Are American Warships Obsolete? Pt 1
Here at New Wars we offer alternatives for the US Navy’s business as usual construction programs for various reasons. The renewed need for increased numbers of ships is a primary motivating factor, to shrink the fleet’s admitted “presence deficit” in the world’s littoral regions. Another might be the high cost of ships, partly due to the dramatic increase in size of all classes of warships in the past few decades, partly because of an over-dependence on high technology such as long-range area defense weapons (because of the Navy’s obsession over land powers). According to an article in Foreign Affairs (free with register) “The Pentagon’s Wasting Assets“, there is a more urgent need as the entire US Navy as now configured is at risk to destruction:
Several events in recent years have demonstrated that traditional means and methods of projecting power and accessing the global commons are growing increasingly obsolete — becoming “wasting assets,” in the language of defense strategists. The diffusion of advanced military technologies, combined with the continued rise of new powers, such as China, and hostile states, such as Iran, will make it progressively more expensive in blood and treasure — perhaps prohibitively expensive — for U.S. forces to carry out their missions in areas of vital interest, including East Asia and the Persian Gulf. Military forces that do deploy successfully will find it increasingly difficult to defend what they have been sent to protect. Meanwhile, the U.S. military’s long-unfettered access to the global commons — including space and cyberspace — is being increasingly challenged.
While the author, Andrew F. Krepinevich Jr., covers the entire US military, for our purposes we will concentrate on the Navy’s vulnerabilities. The idea that our very few large warships, based around 100,000 ton aircraft carriers, 50,000 ton amphibious ships, backed up by very costly missile cruisers and destroyers of 10,000 ton each, and nuclear attack submarine of 7000-9000 tons must be used for projecting power ashore is a suicidal one. At the very least, such very costly warships will have to operate in range of land based aircraft and stealthy coastal submarines, where in last century experienced admirals avoided as much as possible, notably carrier admirals such as Halsey and Spruance. As recently as the Falklands War, the British Royal Navy took a terrific pounding from the primitive Argentine Air Force, losing new built warships to antiquated aircraft and a handful of cruise missiles and dumb bombs.
During the Age of Sail, it might have been prudent to posses an “All Battleship Navy” of only high end warships. The Royal Navy Ship of the Line could then sail close into to shore with little to fear from naval mines, or cruise missiles, submarines, or aircraft. It was only in the past century that naval strategists thought it essential to their fleet’s survival to avoid coastal areas with large ships as much as possible, creating entire new warship classes such as destroyers, monitors (also from the US Civil War), hydrofoils, mine layers and sweepers, and fast attack craft which were better suited for littoral operations than costly exquisite ships.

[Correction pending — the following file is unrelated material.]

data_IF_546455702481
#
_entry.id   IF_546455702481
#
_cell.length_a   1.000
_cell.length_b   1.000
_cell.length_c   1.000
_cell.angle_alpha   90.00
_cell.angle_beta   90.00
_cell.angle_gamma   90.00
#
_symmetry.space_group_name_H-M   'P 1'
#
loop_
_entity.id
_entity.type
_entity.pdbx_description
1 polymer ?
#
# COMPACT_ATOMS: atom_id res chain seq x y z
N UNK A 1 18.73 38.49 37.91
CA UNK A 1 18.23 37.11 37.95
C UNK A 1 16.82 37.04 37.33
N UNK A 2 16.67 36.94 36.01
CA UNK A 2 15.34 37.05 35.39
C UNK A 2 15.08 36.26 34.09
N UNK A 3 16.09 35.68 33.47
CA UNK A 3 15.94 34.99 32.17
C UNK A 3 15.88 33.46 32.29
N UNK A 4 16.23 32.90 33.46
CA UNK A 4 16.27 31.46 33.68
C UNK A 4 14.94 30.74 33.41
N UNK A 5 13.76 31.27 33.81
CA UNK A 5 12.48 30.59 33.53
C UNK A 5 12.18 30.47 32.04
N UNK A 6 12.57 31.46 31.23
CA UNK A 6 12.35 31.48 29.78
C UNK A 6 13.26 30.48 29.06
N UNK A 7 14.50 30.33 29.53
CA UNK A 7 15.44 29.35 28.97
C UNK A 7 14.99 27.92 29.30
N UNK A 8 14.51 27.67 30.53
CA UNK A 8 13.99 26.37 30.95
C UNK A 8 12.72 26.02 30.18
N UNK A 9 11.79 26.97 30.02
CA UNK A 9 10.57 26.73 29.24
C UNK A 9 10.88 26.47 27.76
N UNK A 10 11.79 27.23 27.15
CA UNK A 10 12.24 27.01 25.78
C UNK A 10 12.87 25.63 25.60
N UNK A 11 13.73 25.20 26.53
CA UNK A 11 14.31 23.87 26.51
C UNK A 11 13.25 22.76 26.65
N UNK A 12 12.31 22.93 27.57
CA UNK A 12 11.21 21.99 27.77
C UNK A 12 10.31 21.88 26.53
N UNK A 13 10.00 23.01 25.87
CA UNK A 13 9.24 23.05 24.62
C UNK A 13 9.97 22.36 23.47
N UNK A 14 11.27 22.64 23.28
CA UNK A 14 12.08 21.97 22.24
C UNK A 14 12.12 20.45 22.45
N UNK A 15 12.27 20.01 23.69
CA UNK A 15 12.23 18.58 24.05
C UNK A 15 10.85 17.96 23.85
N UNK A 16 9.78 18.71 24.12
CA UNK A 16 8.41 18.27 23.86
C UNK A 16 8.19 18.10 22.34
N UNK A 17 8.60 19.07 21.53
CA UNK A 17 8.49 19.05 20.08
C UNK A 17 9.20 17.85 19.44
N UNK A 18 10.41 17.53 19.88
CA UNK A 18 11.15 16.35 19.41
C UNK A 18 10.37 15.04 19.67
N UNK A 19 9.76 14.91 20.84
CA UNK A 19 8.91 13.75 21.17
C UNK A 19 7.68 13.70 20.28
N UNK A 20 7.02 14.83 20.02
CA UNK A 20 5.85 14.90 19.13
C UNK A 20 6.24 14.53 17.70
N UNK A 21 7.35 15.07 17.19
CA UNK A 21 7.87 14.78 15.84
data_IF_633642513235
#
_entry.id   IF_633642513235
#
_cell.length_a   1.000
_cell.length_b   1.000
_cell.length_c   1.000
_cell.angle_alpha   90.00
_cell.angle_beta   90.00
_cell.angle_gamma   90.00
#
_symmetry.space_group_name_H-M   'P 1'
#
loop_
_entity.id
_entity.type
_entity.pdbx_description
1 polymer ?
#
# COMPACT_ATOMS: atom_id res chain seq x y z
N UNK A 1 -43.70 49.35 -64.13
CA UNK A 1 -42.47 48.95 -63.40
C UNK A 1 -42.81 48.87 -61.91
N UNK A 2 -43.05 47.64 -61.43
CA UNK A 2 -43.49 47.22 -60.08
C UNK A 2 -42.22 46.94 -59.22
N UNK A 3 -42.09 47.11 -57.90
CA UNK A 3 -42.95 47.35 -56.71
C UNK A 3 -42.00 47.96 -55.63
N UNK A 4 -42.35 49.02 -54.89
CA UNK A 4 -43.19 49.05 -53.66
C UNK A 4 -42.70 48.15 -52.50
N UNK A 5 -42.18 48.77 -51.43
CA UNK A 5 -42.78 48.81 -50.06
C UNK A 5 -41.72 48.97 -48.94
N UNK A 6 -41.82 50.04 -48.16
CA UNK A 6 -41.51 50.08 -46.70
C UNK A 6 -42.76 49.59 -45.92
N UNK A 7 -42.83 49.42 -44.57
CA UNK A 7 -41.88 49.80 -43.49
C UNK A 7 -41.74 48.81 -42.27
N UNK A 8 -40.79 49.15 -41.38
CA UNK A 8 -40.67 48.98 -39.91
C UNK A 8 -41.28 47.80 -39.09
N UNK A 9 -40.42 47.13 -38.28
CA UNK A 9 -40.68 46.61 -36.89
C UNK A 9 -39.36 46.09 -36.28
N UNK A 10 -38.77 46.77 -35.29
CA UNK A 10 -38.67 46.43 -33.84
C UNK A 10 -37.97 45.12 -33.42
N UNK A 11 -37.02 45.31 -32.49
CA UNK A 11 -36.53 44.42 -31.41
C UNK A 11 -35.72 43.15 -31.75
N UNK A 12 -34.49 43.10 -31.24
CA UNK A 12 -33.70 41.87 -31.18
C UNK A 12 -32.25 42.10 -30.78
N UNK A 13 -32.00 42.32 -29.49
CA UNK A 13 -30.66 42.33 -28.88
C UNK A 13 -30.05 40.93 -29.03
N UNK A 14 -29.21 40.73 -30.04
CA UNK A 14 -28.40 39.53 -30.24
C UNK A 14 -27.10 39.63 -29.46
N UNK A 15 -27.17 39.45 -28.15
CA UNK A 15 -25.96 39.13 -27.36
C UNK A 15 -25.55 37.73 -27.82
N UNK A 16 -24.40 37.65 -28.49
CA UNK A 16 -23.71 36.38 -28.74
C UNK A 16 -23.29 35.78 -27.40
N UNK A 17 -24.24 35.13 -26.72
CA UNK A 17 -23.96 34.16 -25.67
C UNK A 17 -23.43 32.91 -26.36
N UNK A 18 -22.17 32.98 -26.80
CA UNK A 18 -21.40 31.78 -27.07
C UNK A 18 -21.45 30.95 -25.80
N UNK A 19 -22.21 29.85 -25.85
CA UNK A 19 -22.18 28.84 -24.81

In 2002, as the article details, the US Navy conducted an operation titled Millennium Challenge in preparation for an Invasion of Iraq. It pitted forces, the defenders led by Marine General Paul Van Riper, armed with ballistic missiles, suicide vessels, and anti-ship cruise missiles, against an attacking USN carrier and amphibious fleet. The results were a disaster for the invaders, with half the fleet sunk and the embarrassed senior leaders calling for a “do over” in the Navy’s favor.
The Millennium Challenge exercise was a harbinger of the growing problems of power projection — especially in coastal zones, maritime chokepoints (such as the Strait of Hormuz), and constricted waters (such as the Persian Gulf). As the initial success of Van Riper’s “Iranian” forces demonstrated, the risks in such areas are becoming progressively greater, especially when the United States is facing a clever adversary. In the real world, Iran and other states can buy high-speed, sea-skimming ASCMs in quantity. In confined waters near shore, U.S. warships would have little warning time to defend against these weapons. The same can be said of high-speed suicide boats packed with explosives, which can hide among commercial vessels. Widely available modern sea mines are far more difficult to detect than were those plaguing the U.S. fleet during the 1991 Gulf War. Quiet diesel submarines operating in noisy waters, such as the Strait of Hormuz, are very difficult to detect. Iran’s possession of all of these weapons and vessels suggests that the Persian Gulf — the jugular of the world’s oil supply — could become a no-go zone for the U.S. Navy.
Any motivating factor for changing long-held theories of warfare is the realization your theories might lead you to disaster. If the ships we have can no longer survive to perform the missions and put their crews at risk, then they must be replaced, not just made more survivable. It becomes the “wasting asset” the author has revealed to us.